Switzerland has taken a new step in promoting itself as a centre of advanced science and technology.
The so-called swissnex house in Boston, Massachusetts, opened an extension to its premises on Monday, in the presence of some 300 guests, drawn from the areas of science, politics and industry.
swissnex Boston originally opened in 2000, the first in an expanding network of similar institutions attached to Swiss consulates in key research centres throughout the world.
The speakers at Monday's ceremony included former United States Vice President and Nobel peace-prize winner Al Gore, who praised Switzerland's role in the scientific and technical revolution.
Gore described the swissnex science consulate in Boston as an interesting way to create a network between scientists, government and the private sector that could help find lasting solutions to such urgent issues as climate change and energy problems.
He expressed hope that under President Barack Obama the US would become a leading force in the fight against climate change.
The Swiss ambassador in the US, Urs Ziswiler, told assembled guests that Switzerland is an innovative country with a modern economy.
The ceremony was also attended by Mauro Dell'Ambrogio, head of the Swiss state secretariat for education and research, on his first visit to the US since taking up his job in January 2008.
Before coming to Boston, Dell'Ambrogio visited the other swissnex house in the country, in San Francisco.
He told swissinfo that he had the impression that both had become well established, with strong local and regional contacts.
The people who initially pushed through the swissnex concept "had vision, and today their ideas are a success," he said. Swissnex is promoting exchange and cooperation between countries that stand at the cutting edge of science and technology.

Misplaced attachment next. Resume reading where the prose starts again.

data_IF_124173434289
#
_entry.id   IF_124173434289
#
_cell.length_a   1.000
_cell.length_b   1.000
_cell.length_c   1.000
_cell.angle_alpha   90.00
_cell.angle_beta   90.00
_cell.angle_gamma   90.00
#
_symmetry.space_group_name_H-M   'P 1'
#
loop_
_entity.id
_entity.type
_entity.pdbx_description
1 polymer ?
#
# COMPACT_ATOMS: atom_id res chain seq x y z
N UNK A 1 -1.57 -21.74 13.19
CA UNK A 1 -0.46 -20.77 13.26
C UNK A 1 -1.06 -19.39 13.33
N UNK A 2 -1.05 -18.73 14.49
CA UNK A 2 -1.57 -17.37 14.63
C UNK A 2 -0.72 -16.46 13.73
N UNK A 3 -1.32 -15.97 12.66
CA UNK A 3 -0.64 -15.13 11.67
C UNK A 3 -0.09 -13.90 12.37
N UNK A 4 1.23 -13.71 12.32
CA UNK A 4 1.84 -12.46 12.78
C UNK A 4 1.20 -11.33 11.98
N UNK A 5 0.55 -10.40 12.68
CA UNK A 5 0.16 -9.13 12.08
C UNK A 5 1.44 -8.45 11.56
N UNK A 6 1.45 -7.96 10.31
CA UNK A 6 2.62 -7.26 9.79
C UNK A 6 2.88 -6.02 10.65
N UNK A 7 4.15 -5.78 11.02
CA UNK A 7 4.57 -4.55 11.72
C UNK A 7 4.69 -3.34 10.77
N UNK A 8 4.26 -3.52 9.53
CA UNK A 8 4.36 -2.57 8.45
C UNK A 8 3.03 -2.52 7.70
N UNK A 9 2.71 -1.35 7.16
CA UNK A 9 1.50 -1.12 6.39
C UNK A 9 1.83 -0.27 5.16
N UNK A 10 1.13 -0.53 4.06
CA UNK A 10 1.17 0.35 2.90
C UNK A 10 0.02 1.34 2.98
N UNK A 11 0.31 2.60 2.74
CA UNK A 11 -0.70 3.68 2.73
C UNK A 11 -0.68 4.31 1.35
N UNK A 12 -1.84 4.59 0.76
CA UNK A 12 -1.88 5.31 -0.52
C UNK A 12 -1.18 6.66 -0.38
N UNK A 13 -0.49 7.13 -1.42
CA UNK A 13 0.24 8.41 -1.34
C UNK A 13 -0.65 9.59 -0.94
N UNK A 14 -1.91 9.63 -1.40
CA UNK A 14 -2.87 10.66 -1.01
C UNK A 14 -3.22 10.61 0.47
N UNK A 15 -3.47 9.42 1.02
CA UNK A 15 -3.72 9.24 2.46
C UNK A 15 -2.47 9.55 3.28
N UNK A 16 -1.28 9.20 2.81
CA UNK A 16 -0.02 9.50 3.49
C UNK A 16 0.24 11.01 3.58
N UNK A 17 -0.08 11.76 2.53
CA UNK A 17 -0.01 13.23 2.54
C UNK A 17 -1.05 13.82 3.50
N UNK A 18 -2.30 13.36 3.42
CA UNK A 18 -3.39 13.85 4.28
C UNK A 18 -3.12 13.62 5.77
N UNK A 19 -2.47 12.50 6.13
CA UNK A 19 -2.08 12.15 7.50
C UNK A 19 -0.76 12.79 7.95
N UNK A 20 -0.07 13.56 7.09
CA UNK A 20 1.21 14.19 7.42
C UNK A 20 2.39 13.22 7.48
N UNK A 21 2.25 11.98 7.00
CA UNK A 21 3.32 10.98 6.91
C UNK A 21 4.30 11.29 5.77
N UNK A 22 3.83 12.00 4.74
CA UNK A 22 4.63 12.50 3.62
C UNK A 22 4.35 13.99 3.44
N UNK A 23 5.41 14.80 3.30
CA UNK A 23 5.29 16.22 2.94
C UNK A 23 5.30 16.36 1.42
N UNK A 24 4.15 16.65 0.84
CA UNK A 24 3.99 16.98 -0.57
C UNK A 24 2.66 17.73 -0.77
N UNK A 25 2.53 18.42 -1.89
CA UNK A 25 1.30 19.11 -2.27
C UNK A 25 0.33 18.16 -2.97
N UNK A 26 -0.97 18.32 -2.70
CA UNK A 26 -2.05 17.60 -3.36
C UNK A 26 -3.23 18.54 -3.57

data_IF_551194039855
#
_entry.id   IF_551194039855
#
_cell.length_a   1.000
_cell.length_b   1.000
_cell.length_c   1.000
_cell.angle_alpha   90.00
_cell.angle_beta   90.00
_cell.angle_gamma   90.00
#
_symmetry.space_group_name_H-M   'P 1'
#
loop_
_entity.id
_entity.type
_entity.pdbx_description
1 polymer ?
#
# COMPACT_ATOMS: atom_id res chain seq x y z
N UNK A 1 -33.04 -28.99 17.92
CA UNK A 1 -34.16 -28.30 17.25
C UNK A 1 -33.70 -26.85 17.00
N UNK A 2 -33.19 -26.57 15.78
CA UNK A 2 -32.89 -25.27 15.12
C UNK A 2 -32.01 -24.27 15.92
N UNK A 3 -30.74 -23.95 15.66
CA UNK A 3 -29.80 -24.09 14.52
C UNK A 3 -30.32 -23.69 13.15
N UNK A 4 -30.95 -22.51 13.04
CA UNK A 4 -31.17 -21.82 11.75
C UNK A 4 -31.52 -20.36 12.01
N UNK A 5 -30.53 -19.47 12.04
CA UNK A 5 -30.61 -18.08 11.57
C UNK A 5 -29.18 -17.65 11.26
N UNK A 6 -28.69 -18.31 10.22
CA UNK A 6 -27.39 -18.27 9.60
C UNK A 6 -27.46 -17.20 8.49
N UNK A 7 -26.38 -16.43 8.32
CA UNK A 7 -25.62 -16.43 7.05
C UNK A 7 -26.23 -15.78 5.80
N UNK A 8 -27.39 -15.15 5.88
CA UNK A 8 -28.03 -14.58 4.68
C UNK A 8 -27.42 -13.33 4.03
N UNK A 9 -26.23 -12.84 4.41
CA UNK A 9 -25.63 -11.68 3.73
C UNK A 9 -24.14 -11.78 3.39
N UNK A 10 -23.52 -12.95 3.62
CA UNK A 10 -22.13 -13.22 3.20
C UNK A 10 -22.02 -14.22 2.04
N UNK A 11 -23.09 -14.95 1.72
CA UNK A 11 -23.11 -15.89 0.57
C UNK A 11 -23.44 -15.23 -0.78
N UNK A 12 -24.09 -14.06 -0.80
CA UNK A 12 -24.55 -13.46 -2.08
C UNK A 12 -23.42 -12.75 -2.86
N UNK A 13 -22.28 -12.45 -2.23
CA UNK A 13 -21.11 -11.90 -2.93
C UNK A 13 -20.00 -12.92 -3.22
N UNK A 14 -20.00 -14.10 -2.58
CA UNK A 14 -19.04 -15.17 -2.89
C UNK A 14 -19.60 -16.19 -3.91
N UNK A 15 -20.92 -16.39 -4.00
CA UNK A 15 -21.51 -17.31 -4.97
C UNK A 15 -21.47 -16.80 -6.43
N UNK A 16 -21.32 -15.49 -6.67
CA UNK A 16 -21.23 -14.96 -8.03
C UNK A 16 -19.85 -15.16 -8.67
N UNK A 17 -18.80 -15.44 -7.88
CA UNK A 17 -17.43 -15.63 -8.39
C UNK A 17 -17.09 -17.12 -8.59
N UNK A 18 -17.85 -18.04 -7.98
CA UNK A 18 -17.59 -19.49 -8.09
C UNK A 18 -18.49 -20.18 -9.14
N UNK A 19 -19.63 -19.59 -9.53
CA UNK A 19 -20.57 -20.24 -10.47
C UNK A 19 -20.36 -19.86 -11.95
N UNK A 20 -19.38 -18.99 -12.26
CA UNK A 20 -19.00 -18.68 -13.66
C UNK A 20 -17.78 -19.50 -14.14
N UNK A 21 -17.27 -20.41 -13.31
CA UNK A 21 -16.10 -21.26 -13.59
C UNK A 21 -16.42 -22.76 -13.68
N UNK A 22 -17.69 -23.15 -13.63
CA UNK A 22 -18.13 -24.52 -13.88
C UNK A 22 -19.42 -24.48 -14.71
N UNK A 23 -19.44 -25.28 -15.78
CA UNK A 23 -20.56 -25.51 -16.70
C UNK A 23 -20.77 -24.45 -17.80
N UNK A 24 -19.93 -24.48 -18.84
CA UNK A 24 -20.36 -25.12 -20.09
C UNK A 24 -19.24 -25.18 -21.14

Other countries in Europe are now showing interest in the philosophy of the swissnex houses, he added.
Science and diplomacy
The director of swissnex in Boston, Pascal Marmier, said that the promotion of Switzerland as a leading science centre was part of Swiss diplomacy.
He told French-language Swiss radio that swissnex presented an idea of the country far removed from the clichés. He said it demonstrated Switzerland's readiness to collaborate and to network – something very important in the area of scientific research.
Charles Kleiber, Dell'Ambrogio's predecessor, told the radio that swissnex was a "new form of diplomacy". Science is an important factor in production and a source of prosperity, so it is something whose value needs to be exploited.
Swissnex Boston describes itself as a "physical and virtual environment fostering closer ties between Switzerland, New England and eastern Canada in academia, industry and society".
It is particularly interested in fostering the next generation of "creative thinkers and leaders", by exchanging knowledge and generating cooperation.
But swissnex does not confine itself to exchanges with researchers. It also reaches out to the broader public.
A travelling exhibition called SCIENCEsuisse opened on Monday evening at the international terminal of Logan airport in Boston, arranged by swissnex. It features posters and interactive pieces describing the work of 25 world-class researchers from Switzerland, active in all branches of science.
Dell'Ambrogio is using his visit to further contacts and cooperation with a number of US partners. In Massachusetts he also visited the Harvard Law School and the Massachusetts Institute of Technology (MIT), where he discussed the Swiss higher-education system with its president, Susan Hockfield.
On Wednesday he is due to sign an agreement with Arden Bement, Director of the US National Science Foundation (NSF), on cooperation in science and technology between Switzerland and the US.
swissinfo, based on article in German by Rita Emch in Boston
The aim of the swissnex houses is to promote cooperation between Switzerland and other leading research countries in science, education, art and innovation.
They are designed to promote the image of Switzerland as a centre for research and innovation.
The first house was opened in 2000 under the name "Swiss House for Advanced Research and Education" (SHARE) in Cambridge near Boston.
Since then houses have been opened in San Francisco (2003), Singapore (2004) and Shanghai (2008).
A house is due to open in Bangalore, India in 2009.
Swissnex is a project of the Swiss State Secretariat for Education and Research of the interior ministry and the Swiss foreign ministry.
Two thirds of the funding comes from state sources, while the rest is private.
SCIENCEsuisse has been assembled by a number of Swiss organisations, including swissinfo's parent company, the Swiss Broadcasting Corporation.
Also involved were the Swiss foreign ministry, the State Secretariat for Education and Research and the Swiss National Science Foundation.
It includes 25 short films, each one profiling an outstanding Swiss researcher.
A book under the same name has been published by the Lars Müller publishing house.
The films can be seen on the swissinfo site (see links).